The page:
In other words, a native advertising campaign can be implemented in the same manner that a traditional marketing campaign is:
The first step in building an ad campaign is determining the goal. The idea is always to increase revenue, but you must think of what you need to leverage to accomplish that.
Determine whether you want to promote the brand as a whole, only promote a specific product, or promote an event that will increase brand awareness.
Understanding what quantifiable results you want to achieve with a native ad campaign will allow you to tailor the campaign effectively.
Next comes the difficult part: finding an audience for your ads. Finding that your company’s target market doesn’t align with mainstream publication’s audiences is a common scenario.
Marketing native ads is challenging because these ads are not as targeted as a regular PPC text ad is. PPC text ads are displayed to users with clear purchase intent, but this is not the case for native ads.
You will need to find the platform where your target audience consumes its content. For instance, for a SaaS business, native ads on Facebook may not work as well as a native ad on the Forbes website. The idea is to build a campaign that is targeted and relevant.
After you understand your goals and find your audience, the execution stages of the campaign begin. In this step, you work with a content marketing team to create content for the publication site.
Building content is a nuanced process since content for a publisher can range from short-form content such as a tweet to long-form illustrations such as infographics.
Most marketers leave building content for their native ads to a trusted freelancer or marketing agency. However, some platforms offer to create the content for you.
You can also use one of the several content creation tools to build the content you want with relative ease. Some of the best-known options include:
There is no shortage of content creation resources on the internet – it’s only a matter of experimenting a bit to find what works best for you.
Once your content is ready, you must find a platform. Picking the right platform is crucial since it determines how easy or difficult managing your content from start to publishing will be.
Picking an open platform is often the best way to go since it enables you to post the same content across publishers. Some of the industry’s best open platforms include:
These are only a few of the many native advertising platforms out there. Do your due diligence to find one that caters to your goals.
Finding the right platform is not the end of the story. You must think about the publishers you want to work with and reach out to them.
Blog posts and videos are by far the most engaging types of content since these tend to be unique and are typically instructive in nature.
Publishing on the websites such as BuzzFeed can cost more but will get your message across to your target audiences more efficiently. BuzzFeed is only one of many options, and which publisher you choose ultimately depends on your brand and the type of content you’re creating.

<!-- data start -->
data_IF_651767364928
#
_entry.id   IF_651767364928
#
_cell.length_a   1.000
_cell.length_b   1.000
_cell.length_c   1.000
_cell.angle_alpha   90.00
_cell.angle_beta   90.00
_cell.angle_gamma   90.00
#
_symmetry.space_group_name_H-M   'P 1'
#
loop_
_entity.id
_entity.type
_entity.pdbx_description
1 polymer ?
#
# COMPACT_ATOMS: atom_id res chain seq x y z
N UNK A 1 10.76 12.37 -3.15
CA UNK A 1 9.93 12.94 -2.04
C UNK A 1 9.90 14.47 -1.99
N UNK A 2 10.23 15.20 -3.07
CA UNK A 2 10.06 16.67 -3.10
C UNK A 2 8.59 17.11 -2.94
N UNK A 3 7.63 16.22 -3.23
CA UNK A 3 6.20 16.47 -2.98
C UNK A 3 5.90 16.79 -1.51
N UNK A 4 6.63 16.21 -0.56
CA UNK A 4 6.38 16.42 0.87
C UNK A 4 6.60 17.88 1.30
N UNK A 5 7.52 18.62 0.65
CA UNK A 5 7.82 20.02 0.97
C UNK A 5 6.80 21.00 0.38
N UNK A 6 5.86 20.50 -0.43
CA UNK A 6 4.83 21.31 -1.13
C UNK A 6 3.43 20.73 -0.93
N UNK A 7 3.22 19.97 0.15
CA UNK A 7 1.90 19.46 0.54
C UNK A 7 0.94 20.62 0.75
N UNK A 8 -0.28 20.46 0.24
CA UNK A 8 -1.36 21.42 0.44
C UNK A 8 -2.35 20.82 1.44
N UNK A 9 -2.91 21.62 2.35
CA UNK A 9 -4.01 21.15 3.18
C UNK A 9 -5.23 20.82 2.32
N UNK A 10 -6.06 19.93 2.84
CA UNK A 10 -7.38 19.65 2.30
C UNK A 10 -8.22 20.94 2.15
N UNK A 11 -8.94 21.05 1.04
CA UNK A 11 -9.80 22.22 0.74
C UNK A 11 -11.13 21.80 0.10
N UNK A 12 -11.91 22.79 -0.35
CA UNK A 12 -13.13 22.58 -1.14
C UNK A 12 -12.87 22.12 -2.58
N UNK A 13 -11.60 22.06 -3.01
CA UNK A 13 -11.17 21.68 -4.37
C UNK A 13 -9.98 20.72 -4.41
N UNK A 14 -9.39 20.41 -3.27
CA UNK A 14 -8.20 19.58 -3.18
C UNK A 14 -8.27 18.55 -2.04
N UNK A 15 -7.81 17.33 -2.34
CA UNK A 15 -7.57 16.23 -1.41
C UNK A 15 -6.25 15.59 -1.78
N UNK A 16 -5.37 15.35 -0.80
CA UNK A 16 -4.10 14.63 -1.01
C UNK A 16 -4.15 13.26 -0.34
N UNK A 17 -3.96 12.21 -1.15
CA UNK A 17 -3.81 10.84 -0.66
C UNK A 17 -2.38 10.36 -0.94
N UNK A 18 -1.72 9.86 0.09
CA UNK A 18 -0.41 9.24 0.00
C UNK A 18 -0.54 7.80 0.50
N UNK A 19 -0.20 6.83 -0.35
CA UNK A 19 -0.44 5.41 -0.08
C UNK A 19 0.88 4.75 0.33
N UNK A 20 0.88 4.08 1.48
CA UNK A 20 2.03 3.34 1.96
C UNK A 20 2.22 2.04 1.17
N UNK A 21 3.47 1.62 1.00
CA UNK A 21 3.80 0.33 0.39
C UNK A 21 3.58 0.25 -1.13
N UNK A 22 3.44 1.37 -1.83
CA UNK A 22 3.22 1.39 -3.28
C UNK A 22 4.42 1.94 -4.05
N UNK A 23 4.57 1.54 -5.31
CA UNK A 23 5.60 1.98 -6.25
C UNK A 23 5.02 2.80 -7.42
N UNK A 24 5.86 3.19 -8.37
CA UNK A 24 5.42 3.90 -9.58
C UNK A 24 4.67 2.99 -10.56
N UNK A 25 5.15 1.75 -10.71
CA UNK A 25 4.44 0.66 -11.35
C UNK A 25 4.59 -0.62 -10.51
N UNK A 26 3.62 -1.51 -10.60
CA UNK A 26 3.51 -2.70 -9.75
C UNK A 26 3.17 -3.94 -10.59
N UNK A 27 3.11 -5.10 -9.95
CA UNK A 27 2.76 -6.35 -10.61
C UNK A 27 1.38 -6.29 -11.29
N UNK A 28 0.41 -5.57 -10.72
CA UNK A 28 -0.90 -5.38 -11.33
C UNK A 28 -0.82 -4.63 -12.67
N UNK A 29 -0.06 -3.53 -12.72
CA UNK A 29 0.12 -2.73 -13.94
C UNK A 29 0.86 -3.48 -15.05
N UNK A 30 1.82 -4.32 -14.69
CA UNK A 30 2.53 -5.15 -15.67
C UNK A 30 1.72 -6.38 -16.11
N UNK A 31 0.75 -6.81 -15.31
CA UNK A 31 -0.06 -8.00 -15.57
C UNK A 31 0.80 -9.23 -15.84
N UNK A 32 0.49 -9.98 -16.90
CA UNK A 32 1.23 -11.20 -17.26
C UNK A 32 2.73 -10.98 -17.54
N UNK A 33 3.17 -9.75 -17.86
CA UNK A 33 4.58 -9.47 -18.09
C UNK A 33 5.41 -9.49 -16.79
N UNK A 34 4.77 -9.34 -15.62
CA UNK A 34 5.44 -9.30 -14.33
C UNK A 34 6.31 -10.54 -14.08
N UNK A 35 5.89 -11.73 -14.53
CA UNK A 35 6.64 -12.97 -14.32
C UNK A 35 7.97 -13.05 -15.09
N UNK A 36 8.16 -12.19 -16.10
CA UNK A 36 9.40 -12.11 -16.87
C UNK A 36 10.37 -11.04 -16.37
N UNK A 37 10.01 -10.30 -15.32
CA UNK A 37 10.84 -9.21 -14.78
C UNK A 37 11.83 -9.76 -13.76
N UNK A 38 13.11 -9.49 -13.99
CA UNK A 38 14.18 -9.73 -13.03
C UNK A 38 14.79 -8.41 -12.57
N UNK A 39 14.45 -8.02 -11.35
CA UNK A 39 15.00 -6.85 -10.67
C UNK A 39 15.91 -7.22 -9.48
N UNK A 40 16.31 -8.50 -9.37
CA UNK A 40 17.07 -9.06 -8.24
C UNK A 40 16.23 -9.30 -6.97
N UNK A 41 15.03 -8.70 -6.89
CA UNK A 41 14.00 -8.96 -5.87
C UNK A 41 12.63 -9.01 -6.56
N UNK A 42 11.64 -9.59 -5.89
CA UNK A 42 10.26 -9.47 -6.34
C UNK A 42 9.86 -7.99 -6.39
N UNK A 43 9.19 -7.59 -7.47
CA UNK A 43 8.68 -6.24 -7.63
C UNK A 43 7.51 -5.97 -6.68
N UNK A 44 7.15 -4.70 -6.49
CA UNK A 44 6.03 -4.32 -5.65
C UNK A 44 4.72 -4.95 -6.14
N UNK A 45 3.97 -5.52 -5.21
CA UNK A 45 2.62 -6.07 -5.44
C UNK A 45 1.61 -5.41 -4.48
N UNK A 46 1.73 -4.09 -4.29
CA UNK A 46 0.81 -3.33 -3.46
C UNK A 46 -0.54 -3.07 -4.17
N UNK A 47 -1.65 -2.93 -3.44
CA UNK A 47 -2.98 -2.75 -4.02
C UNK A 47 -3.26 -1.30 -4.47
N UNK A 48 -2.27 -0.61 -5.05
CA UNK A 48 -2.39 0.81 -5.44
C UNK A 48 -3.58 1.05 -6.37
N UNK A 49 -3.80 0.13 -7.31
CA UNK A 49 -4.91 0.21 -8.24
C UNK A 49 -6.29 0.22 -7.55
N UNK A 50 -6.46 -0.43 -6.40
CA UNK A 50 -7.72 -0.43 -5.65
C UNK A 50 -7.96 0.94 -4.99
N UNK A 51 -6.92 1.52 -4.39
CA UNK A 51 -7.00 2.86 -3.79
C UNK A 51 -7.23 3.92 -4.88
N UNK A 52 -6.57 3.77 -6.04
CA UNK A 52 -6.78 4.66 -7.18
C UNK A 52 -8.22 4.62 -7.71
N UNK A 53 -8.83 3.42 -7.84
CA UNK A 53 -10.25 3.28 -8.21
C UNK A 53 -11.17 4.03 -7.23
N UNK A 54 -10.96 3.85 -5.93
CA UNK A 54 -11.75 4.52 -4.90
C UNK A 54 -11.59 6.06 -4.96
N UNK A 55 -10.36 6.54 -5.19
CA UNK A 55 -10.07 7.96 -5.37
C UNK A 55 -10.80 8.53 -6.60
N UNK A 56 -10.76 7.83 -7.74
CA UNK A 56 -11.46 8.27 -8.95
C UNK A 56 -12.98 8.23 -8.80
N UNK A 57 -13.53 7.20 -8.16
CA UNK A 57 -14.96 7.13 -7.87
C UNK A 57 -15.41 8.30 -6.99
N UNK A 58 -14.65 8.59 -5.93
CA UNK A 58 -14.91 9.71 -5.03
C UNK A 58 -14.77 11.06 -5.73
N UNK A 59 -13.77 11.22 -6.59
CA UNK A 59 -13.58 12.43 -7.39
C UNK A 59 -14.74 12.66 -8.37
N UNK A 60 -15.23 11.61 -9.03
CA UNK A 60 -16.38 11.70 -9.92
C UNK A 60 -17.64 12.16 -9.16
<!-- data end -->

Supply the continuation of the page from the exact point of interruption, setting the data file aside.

It’s important to remember that native advertising can also be used to reinforce your brand’s message. This makes native advertising a powerful tool for increasing your brand’s relevancy in the long run.
Regardless, if you’re ready to leverage your existing content marketing strategy for native advertising, you’re progressively ahead of the curve than many of your competitors.
Anstrex makes it easy for you to spy on your competitor’s campaigns, find what’s working for them, and determine what kinds of ads are not reaping great results. You can filter the database of ad campaigns in many different ways using built-in filters.
You can begin spying on competitors by picking an ad network and narrowing down the database of ads by setting the filters to show ads that have been functioning for over 30 days.
Setting the ad strength and gravity using the simple sliders makes finding relevant competitor ads easy. Anstrex provides you access to all campaigns’ information from all major ad networks and covering all niches.
You can also sort by technology, which is a useful feature that can provide insights.
After the filtered list of ads appears, click on the relevant ad you want to spy on. A menu with all of the campaign data will appear.
You can find historical ranking data, the publishers, and the ad networks that the ad campaign is using on this screen. Geographical data of ad campaigns is also available.
With other competitive tools, your next steps would include replicating the campaign or taking note of the publishers and networks it is using and making a better campaign using insights from the data.
However, with Anstrex, doing all that is not necessary.
Anstrex makes it simple to rip landing pages and change the links on the pages. All you have to do is find landing pages you’re interested in and click on the “Download and Deploy” button to rip the page.
You can then edit the landing page and the links on the page using the editor under the “Webpage Downloader” section.
Anstrex enables users to replicate a campaign in a matter of minutes – no more spending huge chunks of time and significant amounts of money to beat the competition!
Deploying the customized landing page on your AWS server can then be done in one click. The in-line editor makes it easy for you to change the content on the landing page to your liking and requirement.